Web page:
From my days in middle school, I remember these charts that show just how much money you can expect to make for each level of education completed. The teachers would post them on the walls of different classrooms among the world maps and inspirational posters. As a perpetually bored middleschooler, I came to a few conclusions after having stared at these charts for more hours than I care to admit.
The first is that graduating high school is definitely worth it. I mean, the average high school graduate makes 50% more than his buddies that flunked out of school! The second is that “some college” is a pretty big rip off until you get yourself a degree. A two year degree lands you another eight thousand bucks, and from there on out the income earned increases exponentially. The logical conclusion from this chart is that you should get yourself a professional degree and then buy yourself a new yacht every year. That’s how it works, right? It’s great that the education system teaches kids how to get rich.
One growing problem that is left off of this chart is that college is no longer as affordable as it once was. In 1970 it cost less than $400 in tuition every year to attend a high ranking public university. When calculated for inflation, that is equivalent today to about $2,400—or $1,200 per semester. At this cost, any student could afford to move out, get a part time job, and pay for his own schooling. One summer of full time work and saving alone could float that expense. In fact, that is what most people did.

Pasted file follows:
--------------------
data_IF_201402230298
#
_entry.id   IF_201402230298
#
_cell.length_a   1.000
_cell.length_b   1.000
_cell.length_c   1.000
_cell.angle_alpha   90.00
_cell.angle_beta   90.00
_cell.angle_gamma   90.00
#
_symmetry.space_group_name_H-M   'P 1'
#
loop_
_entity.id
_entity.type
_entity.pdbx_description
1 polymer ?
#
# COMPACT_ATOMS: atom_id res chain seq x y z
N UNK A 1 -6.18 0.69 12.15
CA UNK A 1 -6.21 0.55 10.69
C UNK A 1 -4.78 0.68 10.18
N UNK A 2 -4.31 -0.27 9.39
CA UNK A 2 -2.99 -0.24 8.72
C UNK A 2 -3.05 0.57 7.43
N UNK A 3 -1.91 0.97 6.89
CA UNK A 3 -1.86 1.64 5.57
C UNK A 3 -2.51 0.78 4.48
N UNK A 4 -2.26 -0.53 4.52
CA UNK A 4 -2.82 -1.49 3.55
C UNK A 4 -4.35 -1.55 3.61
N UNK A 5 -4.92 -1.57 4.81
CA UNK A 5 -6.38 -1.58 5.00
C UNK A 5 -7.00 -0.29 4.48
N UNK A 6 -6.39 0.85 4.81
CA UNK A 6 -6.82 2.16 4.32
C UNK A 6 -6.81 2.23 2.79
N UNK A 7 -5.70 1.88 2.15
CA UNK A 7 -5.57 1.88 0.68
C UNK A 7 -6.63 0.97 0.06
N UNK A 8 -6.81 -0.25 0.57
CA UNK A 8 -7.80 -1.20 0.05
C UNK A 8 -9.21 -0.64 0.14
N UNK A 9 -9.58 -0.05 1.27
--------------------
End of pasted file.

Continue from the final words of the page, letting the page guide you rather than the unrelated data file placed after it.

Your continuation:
In the past ten years, the average four-year university tuition cost has once again managed to double in price. Are degrees twice as valuable now? Did the schools double the amount of material taught? Or do prices just naturally double every so often for no reason? There is much that has been said and written about the value of a four-year degree or a graduate degree when half of graduates fail to get a job. I don’t intend to fully address that issue here. Instead, I want to explore why Universities are charging double during the post-2009 Great Recession.
Historically, banks tried hard to avoid lending to most students because there is an incredibly high chance of a student never paying back. In the early 60s, a student could expect to pay as much as 30% annual interest on a student loan. Due to this reality, most students paid for school out-of-pocket or received help from parents. Since tuition was so cheap, the focus was less on money and more on grades. Before the age of the internet, in which knowledge is readily available, people went to the Universities to learn.
In 1965, the government decided to make school more affordable to a greater number of young people by subsidizing the bank loans. Congress didn’t have money for student loans, so what they did instead was share the risk of the student defaulting with the bank. This allowed banks to charge much lower interest rates, making it a more attractive option over the next thirty years.
During the 1980s, banks one again began to charge higher interest rates and reap in enormous profits from high-risk loans while shifting many of the losses to the American taxpayers. The 80s saw a much larger generation flooding in than the 70s, so tuition prices increased to meet the supply. By the time Bill Clinton came to office in 1992, the program of lending to students through banks (the guarantee program) was proving to be incredibly costly. In 1993, the government began a pilot program for direct student loans. This was supposed to be cheaper for taxpayers because students would no longer need to work through middlemen and pay high interest rates to get loans for school. Instead of paying 20-30% interest, you could expect a rate closer to 10%.